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North Atlantic right whales edge nearer to extinction

 “Half Note” (Catalog #1301) and her calf, sighted in January 2022 off of Georgia. The calf was thin with whale lice on its flukes, indications of poor health.
Clearwater Marine Aquarium Research Institute, taken under NOAA permit #20556
“Half Note” (Catalog #1301) and her calf, sighted in January 2022 off of Georgia. The calf was thin with whale lice on its flukes, indications of poor health.

The population of critically endangered North Atlantic right whales has fallen again, this time to an estimated 340, scientists say.

The 2021 population estimate is down from an estimated 348 the previous year, according to the North Atlantic Right Whale Consortium, which announced the news today, ahead of its annual meeting.

The latest estimate of 340 includes a modeling range of +/- 7 right whales.

Heather Pettis, a research scientist at the New England Aquarium and executive administrator of the Consortium, said the species has been drawing closer to extinction every year for the past decade, and this latest population estimate is discouraging.

“We are at a point with this species where we have a limited amount of time to turn things around,” Pettis said. “There's some point that you get to in a species where recovery is exceptionally challenging, which it is right now. But it only gets more challenging, the more animals that we remove from the population.”

The reproduction rate for the critically endangered species has remained low as entanglements in rope and fishing gear and collisions with boats have proven to be the leading causes of death for the animals. The so-called “vessel strikes” can leave right whales suffering from blunt force trauma and deep cuts, often from propellers.

“What we've seen over the last two decades is, simply put, mortality caused by humans is outpacing reproduction in the species,” Pettis said.

According to the report, 18 calves were born in 2021, which is well below the average of 24 calves per year produced in the 2000s. The population estimate for 2022 won’t be released until next October, but already scientists are concerned that just 15 calves were born this year. In addition, at least one whale was stuck by a boat and 10 were entangled in fishing gear in 2022.

No whales have been found dead in 2022, but scientists believe most right whale deaths go undocumented, considering the whales’ extensive range from their feeding grounds off the coast of the northeastern United States and Canada down to calving grounds in the warm waters off South Carolina, Georgia, and Florida.

“There has been a lot of focus on the fact that no right whale mortalities have been detected in 2022, which is certainly a good thing” said Dr. Scott Kraus, chair of the Consortium. “While we can be cautiously optimistic about this, we know that only one-third of right whale deaths are observed, so it is likely that some whales have died this year that were not observed. Additionally, we continue to see unsustainable levels of human-caused injuries to right whales. A lot of work by many stakeholders has gone into protecting these whales, but the hard truth is it hasn’t been enough.”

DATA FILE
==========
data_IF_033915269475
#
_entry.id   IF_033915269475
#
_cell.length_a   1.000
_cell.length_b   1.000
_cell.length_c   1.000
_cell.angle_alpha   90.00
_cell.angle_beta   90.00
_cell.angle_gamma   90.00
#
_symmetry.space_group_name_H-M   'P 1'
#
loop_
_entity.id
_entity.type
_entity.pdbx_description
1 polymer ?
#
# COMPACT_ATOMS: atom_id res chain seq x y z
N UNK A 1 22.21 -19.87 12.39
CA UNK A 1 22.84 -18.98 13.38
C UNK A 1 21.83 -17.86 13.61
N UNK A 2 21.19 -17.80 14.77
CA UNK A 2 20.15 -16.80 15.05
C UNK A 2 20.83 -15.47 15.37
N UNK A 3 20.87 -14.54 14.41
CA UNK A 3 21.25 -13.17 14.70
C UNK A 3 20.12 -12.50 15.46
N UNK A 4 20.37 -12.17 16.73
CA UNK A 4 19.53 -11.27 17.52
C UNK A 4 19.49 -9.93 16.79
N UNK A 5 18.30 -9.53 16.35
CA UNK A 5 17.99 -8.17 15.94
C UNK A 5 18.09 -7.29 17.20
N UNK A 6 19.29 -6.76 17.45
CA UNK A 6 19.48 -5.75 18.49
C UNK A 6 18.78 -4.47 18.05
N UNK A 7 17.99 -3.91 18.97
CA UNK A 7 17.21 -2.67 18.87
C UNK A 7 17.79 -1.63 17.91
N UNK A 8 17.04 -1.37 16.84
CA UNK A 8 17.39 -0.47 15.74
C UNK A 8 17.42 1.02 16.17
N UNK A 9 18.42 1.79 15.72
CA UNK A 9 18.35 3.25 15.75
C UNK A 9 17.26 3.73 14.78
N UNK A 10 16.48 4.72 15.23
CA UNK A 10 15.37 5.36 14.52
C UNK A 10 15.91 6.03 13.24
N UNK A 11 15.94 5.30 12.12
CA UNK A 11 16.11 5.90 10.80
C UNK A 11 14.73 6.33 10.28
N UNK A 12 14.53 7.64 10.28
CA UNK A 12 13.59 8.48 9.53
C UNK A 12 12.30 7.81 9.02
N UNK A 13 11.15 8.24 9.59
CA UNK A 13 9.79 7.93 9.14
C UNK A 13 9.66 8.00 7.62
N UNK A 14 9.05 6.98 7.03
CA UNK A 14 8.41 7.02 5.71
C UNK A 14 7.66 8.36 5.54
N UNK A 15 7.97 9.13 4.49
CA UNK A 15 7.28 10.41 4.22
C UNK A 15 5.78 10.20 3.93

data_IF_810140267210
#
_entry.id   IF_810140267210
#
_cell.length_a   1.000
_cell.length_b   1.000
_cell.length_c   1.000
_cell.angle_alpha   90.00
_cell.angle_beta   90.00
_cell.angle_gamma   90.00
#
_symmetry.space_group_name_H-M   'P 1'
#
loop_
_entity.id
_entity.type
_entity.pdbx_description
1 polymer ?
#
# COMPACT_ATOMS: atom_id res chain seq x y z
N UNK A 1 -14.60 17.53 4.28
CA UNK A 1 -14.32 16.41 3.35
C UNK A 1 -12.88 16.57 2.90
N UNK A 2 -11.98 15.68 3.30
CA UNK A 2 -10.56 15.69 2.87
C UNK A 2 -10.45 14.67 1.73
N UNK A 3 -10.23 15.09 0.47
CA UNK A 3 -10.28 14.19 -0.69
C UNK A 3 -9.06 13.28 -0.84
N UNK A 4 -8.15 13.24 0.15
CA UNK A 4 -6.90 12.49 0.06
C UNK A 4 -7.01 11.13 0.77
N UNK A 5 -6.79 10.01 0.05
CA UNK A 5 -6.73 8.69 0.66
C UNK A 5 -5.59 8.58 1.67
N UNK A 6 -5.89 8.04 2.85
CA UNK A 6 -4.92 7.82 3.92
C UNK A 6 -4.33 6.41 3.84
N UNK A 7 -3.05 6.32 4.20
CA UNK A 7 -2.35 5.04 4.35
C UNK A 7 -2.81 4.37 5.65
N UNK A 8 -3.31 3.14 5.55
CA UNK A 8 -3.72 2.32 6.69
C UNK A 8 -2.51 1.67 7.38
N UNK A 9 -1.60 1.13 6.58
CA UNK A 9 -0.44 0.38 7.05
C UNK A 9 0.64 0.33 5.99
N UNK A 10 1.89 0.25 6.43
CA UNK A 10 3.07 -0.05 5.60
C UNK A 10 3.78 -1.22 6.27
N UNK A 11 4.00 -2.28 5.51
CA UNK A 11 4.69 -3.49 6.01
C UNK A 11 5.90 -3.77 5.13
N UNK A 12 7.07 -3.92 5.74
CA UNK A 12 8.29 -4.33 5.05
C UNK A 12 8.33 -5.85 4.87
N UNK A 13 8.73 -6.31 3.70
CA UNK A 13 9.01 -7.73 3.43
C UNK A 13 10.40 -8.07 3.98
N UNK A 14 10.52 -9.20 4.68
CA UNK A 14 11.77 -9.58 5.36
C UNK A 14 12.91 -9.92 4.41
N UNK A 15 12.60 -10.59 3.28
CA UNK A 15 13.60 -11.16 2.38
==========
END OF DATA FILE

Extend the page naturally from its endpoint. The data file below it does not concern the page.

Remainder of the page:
Hope for stabilization

However, the report contained one bright spot.

“The good news,” Pettis said, “is that [the decline] wasn't as dramatic as we've seen in the last few years. And so that certainly gives us hope that we may be seeing the floor of this decline.”

Scientists have been closely tracking the whales’ population since 1990. The worst year-to-year change came in 2017, when the population estimate was 430. In 2018, it dropped to 388 — a decrease of nearly 10 percent.

In fact, with this new population estimate, the species number is now roughly equal to what it was around 2001.

“In the ensuing decade, the population increased by 150 whales,” said Philip Hamilton, senior scientist at the New England Aquarium and the identification database curator for the Consortium. “That tells us this species can recover if we stop injuring and killing them.”

Pettis said she has some hope for population stabilization in part because federal and state officials have imposed stricter limits on lobstermen and other fisheries whose gear has historically been found to cause entanglements.

Seasonal fishing closures, the required use of rope that breaks more easily when a whale gets entangled, and experimentation with so-called “ropeless” fishing gear could help the whales make a comeback.

All of those conservation efforts have created tension between right whale advocates and lobstermen, who say the strict rules are putting them out of business. Lobster fishing groups often point fingers at other fisheries for entangling the whales.

The latest population numbers represent another difficult chapter in a long history for North Atlantic right whales, which were named during the whaling period that began in the 1700s because their high fat content caused them to float quickly after death, making them the “right” whales to kill.

“Human impacts have to be reduced,” Pettis said. “If that happens — when that happens — the whales know what to do. They will find food. They will find each other. They will reproduce.”

Copyright 2022 CAI. To see more, visit CAI.

Eve Zuckoff
Eve Zuckoff is WCAI's Report for America reporter, covering the human impacts of climate change.